The Photoshop/Gimp workfow is a difficult translation. Photoshop/Gimp is a ‘raster’ (rows and columns of pixels,) as opposed to InkScape’s ‘vector’ model. Vectors are lines (curves,) that outline shapes. Vectors are ‘scale independent’, meaning that there is no resolution penalty for shrinking or enlarging them. When you ‘trace’ a bitmap (raster image,) the result is a vector image (e.g. SVG or possibly DXF.)
The curves have ‘control points’ which you can see by clicking on the arrow with 3 boxes (2nd from top on righthand vert toolbar.) These are typically ‘bezier’ curves. If you want to get comfortable manipulating bezier curves, here’s an online game that will teach you: https://bezier.method.ac/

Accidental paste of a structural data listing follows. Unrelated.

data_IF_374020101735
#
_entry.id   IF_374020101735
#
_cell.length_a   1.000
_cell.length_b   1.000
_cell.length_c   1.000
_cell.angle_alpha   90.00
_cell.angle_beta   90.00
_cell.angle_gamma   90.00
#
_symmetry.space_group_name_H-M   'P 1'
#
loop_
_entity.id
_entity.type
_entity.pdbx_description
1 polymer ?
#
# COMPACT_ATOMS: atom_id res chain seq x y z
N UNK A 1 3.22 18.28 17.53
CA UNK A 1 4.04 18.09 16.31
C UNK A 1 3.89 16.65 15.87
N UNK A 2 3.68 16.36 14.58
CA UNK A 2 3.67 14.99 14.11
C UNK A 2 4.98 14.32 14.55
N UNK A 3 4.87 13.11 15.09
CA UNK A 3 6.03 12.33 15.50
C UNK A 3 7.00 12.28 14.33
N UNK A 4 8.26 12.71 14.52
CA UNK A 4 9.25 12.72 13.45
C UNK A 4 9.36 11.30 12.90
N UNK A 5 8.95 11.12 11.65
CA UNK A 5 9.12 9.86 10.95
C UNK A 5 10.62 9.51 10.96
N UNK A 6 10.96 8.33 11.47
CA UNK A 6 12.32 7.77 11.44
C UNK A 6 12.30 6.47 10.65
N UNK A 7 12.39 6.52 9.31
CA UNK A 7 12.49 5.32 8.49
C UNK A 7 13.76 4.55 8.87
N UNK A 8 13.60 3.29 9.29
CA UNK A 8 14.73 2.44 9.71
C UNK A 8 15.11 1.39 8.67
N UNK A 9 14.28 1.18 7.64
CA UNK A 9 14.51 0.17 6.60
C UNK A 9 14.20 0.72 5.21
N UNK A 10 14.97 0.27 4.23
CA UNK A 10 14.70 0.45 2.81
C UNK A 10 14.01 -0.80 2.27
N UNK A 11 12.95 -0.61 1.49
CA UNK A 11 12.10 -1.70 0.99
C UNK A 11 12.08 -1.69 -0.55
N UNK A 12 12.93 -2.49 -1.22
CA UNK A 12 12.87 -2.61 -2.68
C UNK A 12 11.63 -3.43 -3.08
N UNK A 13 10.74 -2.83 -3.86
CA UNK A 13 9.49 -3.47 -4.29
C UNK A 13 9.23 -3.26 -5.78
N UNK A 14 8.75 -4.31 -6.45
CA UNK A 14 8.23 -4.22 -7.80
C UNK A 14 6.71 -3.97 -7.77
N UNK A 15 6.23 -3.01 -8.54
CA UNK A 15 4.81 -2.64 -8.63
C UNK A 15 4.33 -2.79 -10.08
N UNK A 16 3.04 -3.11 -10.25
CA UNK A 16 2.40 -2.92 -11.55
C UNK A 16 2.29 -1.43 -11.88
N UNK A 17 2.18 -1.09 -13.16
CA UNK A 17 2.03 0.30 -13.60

The lines/curves are also referred to as ‘paths’. Along with shapes like rectangles, circles, etc, they are objects. The Paths menu offers a number of things you can do to and with paths, among them, ‘boolean’ operations. Boolean operations allow you to combine, subtract, break apart, get the difference, etc. of two or more paths.
It is often helpful in InkScape to select something (usually using the arrow at the top of the right hand toolbar,) and remove its ‘Fill’ (double click on fill at lower left to get the dialog box.) If the thing disappears, go to the Stroke menu and give it some color. This lets you see the lines that the CNC will be trying to do something with.
InkScape is incredibly powerful, so to manipulate drawings, it’s worth some investment in tutorials like the ones at Inkscape Tutorials | Inkscape